((In some respects we're held back from some improvements because we want
to stay supporting python on series 60 (which limits us to 2.2 late
features rather than things like decorators and PEP 342 enhancements).
We may drop that if necessary later or simply have a specialised version
there. This might explain the emphasis on ))

Regarding other points, of your suggestions though...

You allow the following to be equivalent initialisations:

h1 = vecadd(a[:500], b[:500], 'd')
# vs
h1 = vecadd()
h1.veca = a[:500]
h1.vecb = b[:500]
h1.arrtype = 'd'

To me this looks dangerous. (as in likely to confuse and cause bugs)

What if vecadd is implemented as a thread, and can run concurrently with
the main piece of code? (especially since you suggest reusing the same
active object) This allows the possibility:

h1 = vecadd()
h1.run() # does this background? Do we block? (appears to do the former)
h1.veca = a[:500] # What happens, is h1 blocked until we get here?
h1.vecb = b[:500]
h1.arrtype = 'd'
h1.veca = b[:500] # Uh oh, what's happening here?
c = h1.result + h2.result # Um, what does this now mean ?

were the values to veca queued? Were they overwritten? Would this be valid?
To me it's completely non-obvious what this code means on reading it. It
also *looks* like you're updating internal state of the object rather than
an external interface. (It also has the implicit suggestion that you can
read these values as well, which may or may not be valid)

I think the core to of your idea is that your new suite really introduces
a scheduler for generators and a means for communicating (you call them
tags). What you've done here is also make the arguments for creation mutable
which becomes confusing.

I'm not trying to discourage you, I like the ideas, and would like to see
you expand them more since they interest me, but you have some other
inconsistencies. For example, you say here:

Remember your statement that pardefs don't inherit any data from the global
scope. Data is only passed in through receive statements and the arguments.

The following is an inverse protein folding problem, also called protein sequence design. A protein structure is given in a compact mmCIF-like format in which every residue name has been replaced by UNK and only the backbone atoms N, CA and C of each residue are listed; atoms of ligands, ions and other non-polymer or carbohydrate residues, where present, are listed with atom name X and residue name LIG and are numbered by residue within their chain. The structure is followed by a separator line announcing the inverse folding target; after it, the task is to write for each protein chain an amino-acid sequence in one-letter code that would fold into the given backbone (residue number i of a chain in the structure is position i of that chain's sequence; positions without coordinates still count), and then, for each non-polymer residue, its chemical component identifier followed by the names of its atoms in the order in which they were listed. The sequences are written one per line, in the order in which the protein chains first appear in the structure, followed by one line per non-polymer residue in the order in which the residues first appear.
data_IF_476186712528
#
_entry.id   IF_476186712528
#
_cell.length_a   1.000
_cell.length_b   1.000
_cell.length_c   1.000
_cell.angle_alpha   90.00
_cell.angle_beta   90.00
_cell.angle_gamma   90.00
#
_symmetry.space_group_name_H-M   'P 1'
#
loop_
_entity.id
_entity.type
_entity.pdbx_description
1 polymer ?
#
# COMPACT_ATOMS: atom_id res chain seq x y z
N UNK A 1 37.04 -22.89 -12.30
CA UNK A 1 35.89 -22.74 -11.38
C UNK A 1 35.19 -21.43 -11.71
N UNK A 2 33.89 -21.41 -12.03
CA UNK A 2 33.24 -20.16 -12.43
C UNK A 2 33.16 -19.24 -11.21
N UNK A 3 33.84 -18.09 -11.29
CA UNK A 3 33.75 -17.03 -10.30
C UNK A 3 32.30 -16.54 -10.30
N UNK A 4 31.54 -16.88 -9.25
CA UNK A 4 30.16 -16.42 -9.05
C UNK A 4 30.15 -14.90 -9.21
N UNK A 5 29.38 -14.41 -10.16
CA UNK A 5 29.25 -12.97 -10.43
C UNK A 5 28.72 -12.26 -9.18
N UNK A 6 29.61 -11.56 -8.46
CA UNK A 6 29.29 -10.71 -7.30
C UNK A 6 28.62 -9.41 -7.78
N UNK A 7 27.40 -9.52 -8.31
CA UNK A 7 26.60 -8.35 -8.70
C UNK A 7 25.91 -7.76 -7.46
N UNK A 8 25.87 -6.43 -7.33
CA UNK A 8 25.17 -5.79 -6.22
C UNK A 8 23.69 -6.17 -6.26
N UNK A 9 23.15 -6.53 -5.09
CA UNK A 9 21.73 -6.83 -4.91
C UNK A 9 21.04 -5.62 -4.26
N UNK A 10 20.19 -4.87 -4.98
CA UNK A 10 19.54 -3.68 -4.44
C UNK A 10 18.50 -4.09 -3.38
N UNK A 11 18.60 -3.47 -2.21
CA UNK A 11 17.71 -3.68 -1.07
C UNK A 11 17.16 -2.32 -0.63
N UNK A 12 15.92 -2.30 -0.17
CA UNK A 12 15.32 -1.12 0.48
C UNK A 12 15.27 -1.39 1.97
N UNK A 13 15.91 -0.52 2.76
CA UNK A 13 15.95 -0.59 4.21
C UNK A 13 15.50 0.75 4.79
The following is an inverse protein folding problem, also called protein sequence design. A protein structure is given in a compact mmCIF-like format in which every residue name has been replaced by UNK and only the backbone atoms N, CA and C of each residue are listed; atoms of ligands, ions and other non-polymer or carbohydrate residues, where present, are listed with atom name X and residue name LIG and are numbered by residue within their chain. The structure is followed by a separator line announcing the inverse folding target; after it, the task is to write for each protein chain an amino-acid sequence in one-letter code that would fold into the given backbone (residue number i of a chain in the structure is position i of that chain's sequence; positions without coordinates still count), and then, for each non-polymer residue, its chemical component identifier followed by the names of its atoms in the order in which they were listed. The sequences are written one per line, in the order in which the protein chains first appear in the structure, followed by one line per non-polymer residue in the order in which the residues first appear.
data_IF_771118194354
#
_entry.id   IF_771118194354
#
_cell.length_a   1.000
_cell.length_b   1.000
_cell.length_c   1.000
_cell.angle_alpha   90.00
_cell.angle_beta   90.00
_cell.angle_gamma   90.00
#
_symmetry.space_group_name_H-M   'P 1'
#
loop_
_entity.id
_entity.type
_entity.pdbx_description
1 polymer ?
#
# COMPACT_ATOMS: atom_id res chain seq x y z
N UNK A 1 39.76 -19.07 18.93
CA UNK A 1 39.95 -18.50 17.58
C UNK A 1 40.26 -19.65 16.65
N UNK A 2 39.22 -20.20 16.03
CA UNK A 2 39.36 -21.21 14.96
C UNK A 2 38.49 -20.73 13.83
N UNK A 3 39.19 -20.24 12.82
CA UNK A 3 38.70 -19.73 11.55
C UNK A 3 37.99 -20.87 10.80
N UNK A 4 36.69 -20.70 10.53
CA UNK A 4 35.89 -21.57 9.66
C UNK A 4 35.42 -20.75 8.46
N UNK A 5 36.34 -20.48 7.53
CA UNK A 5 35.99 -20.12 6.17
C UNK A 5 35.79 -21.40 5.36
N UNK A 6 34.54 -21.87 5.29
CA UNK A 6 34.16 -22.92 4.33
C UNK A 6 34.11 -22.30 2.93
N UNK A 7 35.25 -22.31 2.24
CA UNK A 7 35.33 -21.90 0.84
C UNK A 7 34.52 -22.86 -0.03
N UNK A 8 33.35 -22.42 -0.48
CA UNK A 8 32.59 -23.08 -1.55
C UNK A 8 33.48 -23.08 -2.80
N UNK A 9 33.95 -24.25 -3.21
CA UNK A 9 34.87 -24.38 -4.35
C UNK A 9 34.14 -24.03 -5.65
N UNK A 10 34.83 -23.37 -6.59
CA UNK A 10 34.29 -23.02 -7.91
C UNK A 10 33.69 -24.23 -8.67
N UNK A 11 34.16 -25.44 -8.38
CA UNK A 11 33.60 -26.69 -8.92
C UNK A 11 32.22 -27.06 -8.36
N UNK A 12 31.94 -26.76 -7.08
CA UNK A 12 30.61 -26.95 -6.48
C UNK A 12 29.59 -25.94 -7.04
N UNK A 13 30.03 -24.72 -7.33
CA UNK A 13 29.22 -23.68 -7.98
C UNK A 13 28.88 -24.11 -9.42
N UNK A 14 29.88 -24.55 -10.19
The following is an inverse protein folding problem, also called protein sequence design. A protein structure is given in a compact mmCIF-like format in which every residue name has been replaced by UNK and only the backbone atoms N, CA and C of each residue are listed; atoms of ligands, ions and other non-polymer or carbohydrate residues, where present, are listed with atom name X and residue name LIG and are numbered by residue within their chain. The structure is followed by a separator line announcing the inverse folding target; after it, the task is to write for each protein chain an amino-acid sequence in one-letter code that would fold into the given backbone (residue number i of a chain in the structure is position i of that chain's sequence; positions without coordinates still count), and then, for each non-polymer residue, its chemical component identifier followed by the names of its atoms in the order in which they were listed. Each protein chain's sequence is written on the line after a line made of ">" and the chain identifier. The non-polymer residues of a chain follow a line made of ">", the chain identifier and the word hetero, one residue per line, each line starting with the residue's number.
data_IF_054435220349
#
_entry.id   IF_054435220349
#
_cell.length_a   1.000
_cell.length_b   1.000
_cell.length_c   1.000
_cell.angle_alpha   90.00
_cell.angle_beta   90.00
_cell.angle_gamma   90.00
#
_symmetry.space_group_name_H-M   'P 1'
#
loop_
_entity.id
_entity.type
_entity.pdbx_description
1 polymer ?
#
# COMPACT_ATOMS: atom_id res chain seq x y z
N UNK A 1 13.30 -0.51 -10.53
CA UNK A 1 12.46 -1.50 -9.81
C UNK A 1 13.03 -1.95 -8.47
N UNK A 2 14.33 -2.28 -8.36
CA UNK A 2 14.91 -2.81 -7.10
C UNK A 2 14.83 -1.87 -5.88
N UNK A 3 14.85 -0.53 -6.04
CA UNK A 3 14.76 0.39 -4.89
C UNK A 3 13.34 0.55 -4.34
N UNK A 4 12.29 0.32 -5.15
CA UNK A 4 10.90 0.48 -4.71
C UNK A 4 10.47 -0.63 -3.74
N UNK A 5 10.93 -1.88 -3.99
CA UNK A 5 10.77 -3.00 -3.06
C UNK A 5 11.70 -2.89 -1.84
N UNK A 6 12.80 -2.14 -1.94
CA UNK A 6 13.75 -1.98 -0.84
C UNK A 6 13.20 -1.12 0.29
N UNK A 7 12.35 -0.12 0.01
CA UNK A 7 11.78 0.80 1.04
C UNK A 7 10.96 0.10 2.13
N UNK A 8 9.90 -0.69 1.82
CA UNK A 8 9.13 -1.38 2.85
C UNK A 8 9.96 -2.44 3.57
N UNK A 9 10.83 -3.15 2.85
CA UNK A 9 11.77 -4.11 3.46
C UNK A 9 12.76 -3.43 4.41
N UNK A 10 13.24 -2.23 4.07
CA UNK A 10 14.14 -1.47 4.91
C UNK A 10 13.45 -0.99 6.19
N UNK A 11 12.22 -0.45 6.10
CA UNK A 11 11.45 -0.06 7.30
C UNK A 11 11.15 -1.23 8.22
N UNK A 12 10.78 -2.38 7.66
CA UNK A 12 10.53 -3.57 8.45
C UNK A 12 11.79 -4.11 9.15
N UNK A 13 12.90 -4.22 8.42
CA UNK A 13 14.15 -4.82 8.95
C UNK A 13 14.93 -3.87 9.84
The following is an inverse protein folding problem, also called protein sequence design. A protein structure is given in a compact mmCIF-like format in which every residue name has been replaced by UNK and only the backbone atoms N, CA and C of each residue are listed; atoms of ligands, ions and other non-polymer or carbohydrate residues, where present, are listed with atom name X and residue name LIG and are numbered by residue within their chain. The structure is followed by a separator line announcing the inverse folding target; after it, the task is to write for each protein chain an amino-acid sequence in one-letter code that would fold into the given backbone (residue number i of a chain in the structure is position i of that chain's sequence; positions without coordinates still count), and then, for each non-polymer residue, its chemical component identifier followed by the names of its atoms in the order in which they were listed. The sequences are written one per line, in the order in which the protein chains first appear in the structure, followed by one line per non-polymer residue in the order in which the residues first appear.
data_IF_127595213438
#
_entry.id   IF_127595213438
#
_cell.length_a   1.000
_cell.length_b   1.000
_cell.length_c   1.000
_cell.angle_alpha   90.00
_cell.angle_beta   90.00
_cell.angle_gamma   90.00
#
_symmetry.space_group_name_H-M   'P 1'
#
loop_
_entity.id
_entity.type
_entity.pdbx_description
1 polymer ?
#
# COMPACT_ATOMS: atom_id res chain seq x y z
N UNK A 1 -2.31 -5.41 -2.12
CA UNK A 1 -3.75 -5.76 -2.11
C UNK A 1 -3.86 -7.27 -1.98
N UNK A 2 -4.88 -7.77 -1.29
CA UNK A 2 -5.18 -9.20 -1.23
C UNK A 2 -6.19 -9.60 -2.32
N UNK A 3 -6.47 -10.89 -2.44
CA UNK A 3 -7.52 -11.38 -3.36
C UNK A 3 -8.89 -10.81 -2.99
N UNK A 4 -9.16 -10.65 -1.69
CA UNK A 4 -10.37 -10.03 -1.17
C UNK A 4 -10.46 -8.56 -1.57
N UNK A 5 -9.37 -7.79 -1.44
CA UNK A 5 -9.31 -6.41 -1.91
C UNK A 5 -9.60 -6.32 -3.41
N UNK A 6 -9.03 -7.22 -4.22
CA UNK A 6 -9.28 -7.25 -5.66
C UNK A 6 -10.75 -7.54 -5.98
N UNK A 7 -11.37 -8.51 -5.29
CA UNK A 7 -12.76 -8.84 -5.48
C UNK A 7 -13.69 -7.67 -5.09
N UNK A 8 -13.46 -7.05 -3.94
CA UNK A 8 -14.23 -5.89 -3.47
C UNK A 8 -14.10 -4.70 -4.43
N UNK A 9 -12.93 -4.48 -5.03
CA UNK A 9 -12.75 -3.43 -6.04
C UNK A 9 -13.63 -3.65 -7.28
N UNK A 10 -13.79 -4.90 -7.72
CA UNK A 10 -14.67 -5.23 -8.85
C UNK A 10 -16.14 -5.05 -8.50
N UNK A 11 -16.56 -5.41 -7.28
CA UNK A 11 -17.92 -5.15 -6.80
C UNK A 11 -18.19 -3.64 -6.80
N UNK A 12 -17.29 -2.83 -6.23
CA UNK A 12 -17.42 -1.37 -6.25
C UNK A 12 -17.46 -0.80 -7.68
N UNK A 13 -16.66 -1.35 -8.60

In practice however, you also have in your examples this:
updef = not (isinstance(up, int) or isintance(up, float))
downdef = not (isinstance(down, int) or isintance(down, float))
rightdef = not (isinstance(right, int) or isintance(right, float))
leftdef = not (isinstance(left, int) or isintance(left, float))

In these lines you have passed over global scope data - specifically
int and float.

Unlike your approach (syntax first), we've created a large (growing) number
of components (like your pardefs) which have been put together for various
systems which have varying levels of concurrency which are probably a useful
testbed for testing your ideas:

* http://kamaelia.sourceforge.net/Components.html

Example systems created using this vary from a "everything broadcast" PVR
for radio[*], a networked audio mixer matrix, simple games, a presentation
tool (probably including soon a live video mixer to go with the video
playback), topology viewing tools, a simple "paint" program, etc)

* Actually a box for creating a record of transmission, which
is slightly different, but the former description is more
accessible if slightly inaccurate.)

If you're interested in prototyping your ideas in python, you can simulate
some of your ideas using decorators. Something that might help you with
prototyping your ideas is our tutorial for Kamaelia, which is a "build your
own core" system type tutorial. It might also help show that your pardefs
are very similar to python's generators. It can be found here:
* http://kamaelia.sourceforge.net/MiniAxon/

In many respects, I feel that the API we have still isn't "100% pythonic" as
many would call it, but it does try to be unsurprising and consistent. You
could say we're aiming for pythonic - though personally I favour easy and
unsurprising as more concrete, less abstract goals - even if it's not there
yet. (portability of ideas to other languages is important to me, which
again is another reason for an API based view rather than syntax).